On Monday, I assigned a review packet for the upcoming AP exam. It contained AP style multiple choice questions covering a wide variety of topics as well as short answer questions typical of those found on real exams. Throughout the next 3 evenings, students entered their answers on Moodle. The students who were absent Monday and Tuesday saw the assignment online and used the electronic copy. They knew better than to return to class with a feeble, “I didn’t get the packet.”
Most students finished the short answer questions by Tuesday and I scored them during my prep period Wednesday morning. The rest of the students finished the packet by the 6 pm Wednesday deadline. Immediately after the deadline, all students were able to review correct answers and explanations for both multiple choice and short answer questions. I scored the remaining short answer questions before class Thursday.
Right before class on Thursday, I asked Moodle to sort the problems by the percentage of students who answered each correctly on the first try. I wrote #13, #23, and #42 on the board. Students added a few more numbers as they entered the classroom. Perhaps the written explanations for those questions were weak or maybe the questions were oddly phrased. It took a little less than a class period to review the problems on the board, far less than the week it would have taken to review all of the problems from the packet.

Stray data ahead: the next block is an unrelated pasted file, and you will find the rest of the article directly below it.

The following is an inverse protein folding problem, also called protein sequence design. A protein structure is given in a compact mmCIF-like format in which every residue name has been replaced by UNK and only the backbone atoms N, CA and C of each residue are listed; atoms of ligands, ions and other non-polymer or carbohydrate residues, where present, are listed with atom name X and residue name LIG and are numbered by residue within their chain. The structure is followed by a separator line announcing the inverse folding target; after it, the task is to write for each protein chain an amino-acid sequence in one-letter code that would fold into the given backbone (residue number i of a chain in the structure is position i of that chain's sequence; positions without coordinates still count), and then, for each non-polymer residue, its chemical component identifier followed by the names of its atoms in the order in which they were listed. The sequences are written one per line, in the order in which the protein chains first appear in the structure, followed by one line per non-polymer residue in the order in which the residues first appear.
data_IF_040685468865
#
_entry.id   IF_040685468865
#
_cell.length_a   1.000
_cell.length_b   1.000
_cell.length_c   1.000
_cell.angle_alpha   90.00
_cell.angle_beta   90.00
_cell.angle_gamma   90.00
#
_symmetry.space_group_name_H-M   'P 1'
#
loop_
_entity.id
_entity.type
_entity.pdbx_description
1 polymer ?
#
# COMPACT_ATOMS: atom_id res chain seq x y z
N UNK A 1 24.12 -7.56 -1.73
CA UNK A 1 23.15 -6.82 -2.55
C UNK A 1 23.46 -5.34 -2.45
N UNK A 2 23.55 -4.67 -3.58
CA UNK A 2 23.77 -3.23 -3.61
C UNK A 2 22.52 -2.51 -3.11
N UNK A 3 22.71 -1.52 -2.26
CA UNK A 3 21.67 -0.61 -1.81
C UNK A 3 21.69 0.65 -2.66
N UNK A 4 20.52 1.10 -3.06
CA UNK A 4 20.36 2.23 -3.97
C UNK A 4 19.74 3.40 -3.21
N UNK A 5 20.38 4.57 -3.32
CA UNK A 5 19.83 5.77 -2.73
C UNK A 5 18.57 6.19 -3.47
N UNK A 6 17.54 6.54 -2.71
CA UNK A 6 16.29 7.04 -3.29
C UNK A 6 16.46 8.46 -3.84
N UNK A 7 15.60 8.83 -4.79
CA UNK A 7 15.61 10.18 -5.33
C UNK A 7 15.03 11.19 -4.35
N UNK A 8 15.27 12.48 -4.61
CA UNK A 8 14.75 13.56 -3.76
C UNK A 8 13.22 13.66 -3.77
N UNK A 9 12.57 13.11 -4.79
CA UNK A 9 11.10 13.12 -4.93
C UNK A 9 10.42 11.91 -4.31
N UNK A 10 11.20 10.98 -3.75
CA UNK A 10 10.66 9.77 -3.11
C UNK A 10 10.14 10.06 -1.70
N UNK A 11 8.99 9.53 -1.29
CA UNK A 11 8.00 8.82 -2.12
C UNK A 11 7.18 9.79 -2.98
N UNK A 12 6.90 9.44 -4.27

Before the end of class, I asked Moodle to sort the students by overall score. The scores for Arvind and Samantha were far enough outside the acceptable range for concern. Arvind was already next to me asking for extra help. Samantha was quite shy and was trying to sneak out the door before I caught her. Both were able to meet with me during lunch the next day. Statistics from the scoring rubric for the 2nd short answer question suggested that many students missed an important subpoint of the question. A few other outstanding issues were also evident. Class on Friday was spent with problems that targeted identified weaknesses. Students were assigned homework for the weekend based on the specific problems they missed.
Benefits of using data from existing assignments
Data collected from existing assignments has significant benefits over data collected from standardized tests administered by third parties.
- The process of collecting the data can be beneficial to instruction.
- The data is available in a timely manner, often immediately.
- The data collected can be tweaked in response to district, school, or classroom needs.
- The data can be readily used to immediately improve instruction.
Get started with Moodle
Get started with Moodle and discover more of its many benefits in my other articles on Education.
The narrative is an accurate representation of how I administer review packets and how I use the data to improve instruction. The student names are fictitious.